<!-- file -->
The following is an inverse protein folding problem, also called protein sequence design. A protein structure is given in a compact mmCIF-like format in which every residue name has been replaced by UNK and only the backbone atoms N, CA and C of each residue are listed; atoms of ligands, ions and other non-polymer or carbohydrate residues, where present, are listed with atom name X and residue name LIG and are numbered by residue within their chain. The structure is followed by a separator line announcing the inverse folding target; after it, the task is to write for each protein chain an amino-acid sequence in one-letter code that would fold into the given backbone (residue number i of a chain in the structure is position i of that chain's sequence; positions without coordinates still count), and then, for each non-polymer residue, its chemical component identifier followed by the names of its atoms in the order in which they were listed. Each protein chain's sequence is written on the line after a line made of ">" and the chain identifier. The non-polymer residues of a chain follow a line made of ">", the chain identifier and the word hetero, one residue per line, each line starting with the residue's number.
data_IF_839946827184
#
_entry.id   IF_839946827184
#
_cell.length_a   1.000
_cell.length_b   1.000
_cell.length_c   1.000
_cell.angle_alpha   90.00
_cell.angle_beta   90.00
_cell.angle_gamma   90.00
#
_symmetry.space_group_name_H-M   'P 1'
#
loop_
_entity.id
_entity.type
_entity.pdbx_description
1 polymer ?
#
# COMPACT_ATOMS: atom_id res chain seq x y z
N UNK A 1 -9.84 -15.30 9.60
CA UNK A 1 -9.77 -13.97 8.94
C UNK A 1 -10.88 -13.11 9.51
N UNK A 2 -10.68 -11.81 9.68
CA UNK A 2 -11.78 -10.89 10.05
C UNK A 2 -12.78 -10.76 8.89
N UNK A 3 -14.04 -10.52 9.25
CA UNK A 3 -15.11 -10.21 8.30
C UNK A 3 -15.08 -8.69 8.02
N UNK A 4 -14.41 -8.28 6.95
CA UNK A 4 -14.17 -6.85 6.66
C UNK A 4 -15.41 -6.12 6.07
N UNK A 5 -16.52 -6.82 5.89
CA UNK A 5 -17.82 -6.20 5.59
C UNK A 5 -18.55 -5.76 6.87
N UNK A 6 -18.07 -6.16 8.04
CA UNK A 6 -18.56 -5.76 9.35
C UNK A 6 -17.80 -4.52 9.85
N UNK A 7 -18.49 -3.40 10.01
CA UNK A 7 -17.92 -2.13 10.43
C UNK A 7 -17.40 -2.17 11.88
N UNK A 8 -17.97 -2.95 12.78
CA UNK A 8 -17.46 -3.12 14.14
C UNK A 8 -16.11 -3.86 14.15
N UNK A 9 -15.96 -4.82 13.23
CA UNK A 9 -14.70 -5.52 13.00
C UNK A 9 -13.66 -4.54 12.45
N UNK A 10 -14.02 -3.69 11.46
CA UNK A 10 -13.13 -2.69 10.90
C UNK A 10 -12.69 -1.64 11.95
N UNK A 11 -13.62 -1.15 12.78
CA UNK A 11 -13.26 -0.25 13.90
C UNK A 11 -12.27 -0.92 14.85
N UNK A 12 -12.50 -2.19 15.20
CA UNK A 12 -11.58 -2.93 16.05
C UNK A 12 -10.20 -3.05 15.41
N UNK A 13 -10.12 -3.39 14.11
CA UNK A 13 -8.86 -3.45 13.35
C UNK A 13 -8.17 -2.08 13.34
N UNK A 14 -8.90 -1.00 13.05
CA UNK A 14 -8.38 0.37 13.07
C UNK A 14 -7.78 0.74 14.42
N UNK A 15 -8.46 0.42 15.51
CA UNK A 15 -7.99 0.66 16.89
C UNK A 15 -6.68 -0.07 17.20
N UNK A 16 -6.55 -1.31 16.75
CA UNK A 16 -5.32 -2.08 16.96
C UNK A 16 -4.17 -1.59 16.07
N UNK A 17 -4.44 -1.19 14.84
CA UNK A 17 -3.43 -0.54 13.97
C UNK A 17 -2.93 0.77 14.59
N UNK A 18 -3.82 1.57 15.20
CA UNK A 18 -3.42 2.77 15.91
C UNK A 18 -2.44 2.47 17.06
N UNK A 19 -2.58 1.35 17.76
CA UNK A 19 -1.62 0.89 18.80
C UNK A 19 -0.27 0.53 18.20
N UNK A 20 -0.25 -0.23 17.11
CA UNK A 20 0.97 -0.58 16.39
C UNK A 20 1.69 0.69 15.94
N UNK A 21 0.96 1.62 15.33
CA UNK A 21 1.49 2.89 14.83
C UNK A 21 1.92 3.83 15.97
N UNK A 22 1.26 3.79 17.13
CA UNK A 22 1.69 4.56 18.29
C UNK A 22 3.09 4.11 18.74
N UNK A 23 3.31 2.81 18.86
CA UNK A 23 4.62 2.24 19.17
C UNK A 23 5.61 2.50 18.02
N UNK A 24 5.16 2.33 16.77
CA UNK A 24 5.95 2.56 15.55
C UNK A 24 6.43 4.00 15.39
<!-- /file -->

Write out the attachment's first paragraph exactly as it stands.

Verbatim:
The following is an inverse protein folding problem, also called protein sequence design. A protein structure is given in a compact mmCIF-like format in which every residue name has been replaced by UNK and only the backbone atoms N, CA and C of each residue are listed; atoms of ligands, ions and other non-polymer or carbohydrate residues, where present, are listed with atom name X and residue name LIG and are numbered by residue within their chain. The structure is followed by a separator line announcing the inverse folding target; after it, the task is to write for each protein chain an amino-acid sequence in one-letter code that would fold into the given backbone (residue number i of a chain in the structure is position i of that chain's sequence; positions without coordinates still count), and then, for each non-polymer residue, its chemical component identifier followed by the names of its atoms in the order in which they were listed. Each protein chain's sequence is written on the line after a line made of ">" and the chain identifier. The non-polymer residues of a chain follow a line made of ">", the chain identifier and the word hetero, one residue per line, each line starting with the residue's number.